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The Ten Commandments

Moses mit den Gesetzestafeln (Rembrandt 1659)
Rembrandt, Moses with the Tables of the Law -1659 © Staatliche Museen Preußischer Kulturbesitz [State Museums of the Prussian Cultural Heritage]

The Ten Commandments form part of a total of 613 individual prescriptions of the Law of Moses. They stand out above the rest. Their particular importance within the Law is underlined by two circumstances: these commandments were the only ones proclaimed by God on the Mountain of Sinai, audibly and to the entire people of Israel, and only these were engraved by God himself on the stone Tables of the Law.

The Ten Commandments are always addressed to the individual. It is not a matter of ‘Ye shall...’ but of ‘Thou shalt...’. Thus every individual human being is called on to base his or her personal life and attitudes on the commandments of God.

The First Commandment:
I am the LORD thy God.

Thou shalt have no other gods before Me.

What does this mean?
We should fear, love and trust in God above all things.

The Second Commandment:
Thou shalt not take the name of the LORD thy God in vain, for the LORD will not hold him guiltless that taketh His name in vain.

What does this mean?
We should fear and love God, in that we do not curse, swear, conjure, lie or cheat by his name, but should call on God in all our needs, pray to him, praise him and thank him.

The Third Commandment:
Remember the sabbath day, to keep it holy.

What does this mean?
We should fear and love God, in that we do not despise his Word but keep it holy – so we should be glad to hear it and to learn from it, we should not fill our Sundays with useless and damaging things but should rather live it out as a day of grace and blessing given to us by God.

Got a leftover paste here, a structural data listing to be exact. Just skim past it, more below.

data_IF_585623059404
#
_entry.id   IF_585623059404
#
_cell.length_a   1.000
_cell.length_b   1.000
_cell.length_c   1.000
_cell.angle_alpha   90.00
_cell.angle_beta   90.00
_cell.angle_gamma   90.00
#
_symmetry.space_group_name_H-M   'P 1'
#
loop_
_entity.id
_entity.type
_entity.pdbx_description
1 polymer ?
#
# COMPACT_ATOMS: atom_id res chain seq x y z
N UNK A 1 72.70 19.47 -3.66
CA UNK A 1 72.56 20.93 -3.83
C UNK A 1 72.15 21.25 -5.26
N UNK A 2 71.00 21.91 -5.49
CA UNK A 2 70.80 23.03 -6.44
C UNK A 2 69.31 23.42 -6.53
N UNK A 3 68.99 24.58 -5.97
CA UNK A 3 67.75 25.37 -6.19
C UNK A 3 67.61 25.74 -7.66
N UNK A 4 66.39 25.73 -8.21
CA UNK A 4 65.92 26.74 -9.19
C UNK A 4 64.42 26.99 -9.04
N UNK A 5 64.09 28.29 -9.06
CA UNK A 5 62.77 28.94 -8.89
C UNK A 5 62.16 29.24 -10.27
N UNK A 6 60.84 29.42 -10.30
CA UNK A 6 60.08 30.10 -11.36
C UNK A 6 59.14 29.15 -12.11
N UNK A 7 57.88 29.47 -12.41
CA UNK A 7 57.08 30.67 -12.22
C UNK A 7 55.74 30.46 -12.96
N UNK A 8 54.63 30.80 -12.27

The Fourth Commandment:
Honour thy father and thy mother: that thy days may be long upon the land which the LORD thy God giveth thee.

What does this mean?
We should fear and love God, in that we do not despise or get angry with our parents and masters but should hold them in honour, serve them, be obedient to them, love them and value them.

The Fifth Commandment:
Thou shalt not kill.

What does this mean?
We should fear and love God, in that we do not inflict any damage or injury on our fellow human beings, but should help them and stand by them in all their existential needs.

The Sixth Commandment:
Thou shalt not commit adultery.

What does this mean?
We should fear and love God, in that we live chastely and modestly in word and in deed, and each individual should love and honour his or her spouse.

The Seventh Commandment:
Thou shalt not steal.

What does this mean?
We should fear and love God, in that we do not take anyone’s money or property or procure benefits to ourselves with false goods or by fraud, but should help to improve and look after everyone’s goods and ensure that all are adequately fed.

The Eighth Commandment:
Thou shalt not bear false witness against thy neighbour.

What does this mean?
We should fear and love God, in that we do not cheat, betray, backbite or slander anybody, but should rather excuse them, speak good of everyone and turn all things to the best.

The Ninth Commandment:
Thou shalt not covet thy neighbour’s house.

What does this mean?
We should fear and love God, in that we do not seek cunningly to deprive our fellow human beings of their inheritance or their house and procure it for ourselves with a semblance of right, but be helpful and serviceable in enabling them to hold onto what is their own.

The Tenth Commandment:
Thou shalt not covet thy neighbour’s wife, nor his manservant, nor his maidservant, nor his ox, nor his ass, nor any thing that is thy neighbour’s.
   

What does this mean?
We should fear and love God, in that we do not uncouple or alienate our neighbour’s wife, people or animals, but impress on them that they should stay and do their duty.

These Ten Commandments were summed up by Jesus Christ in the following commandments: ‘Thou shalt love the Lord thy God with all thy heart, and with all thy soul and with all thy mind. And... thou shalt love thy neighbour as thyself.’ (Matthew 22, 37-39).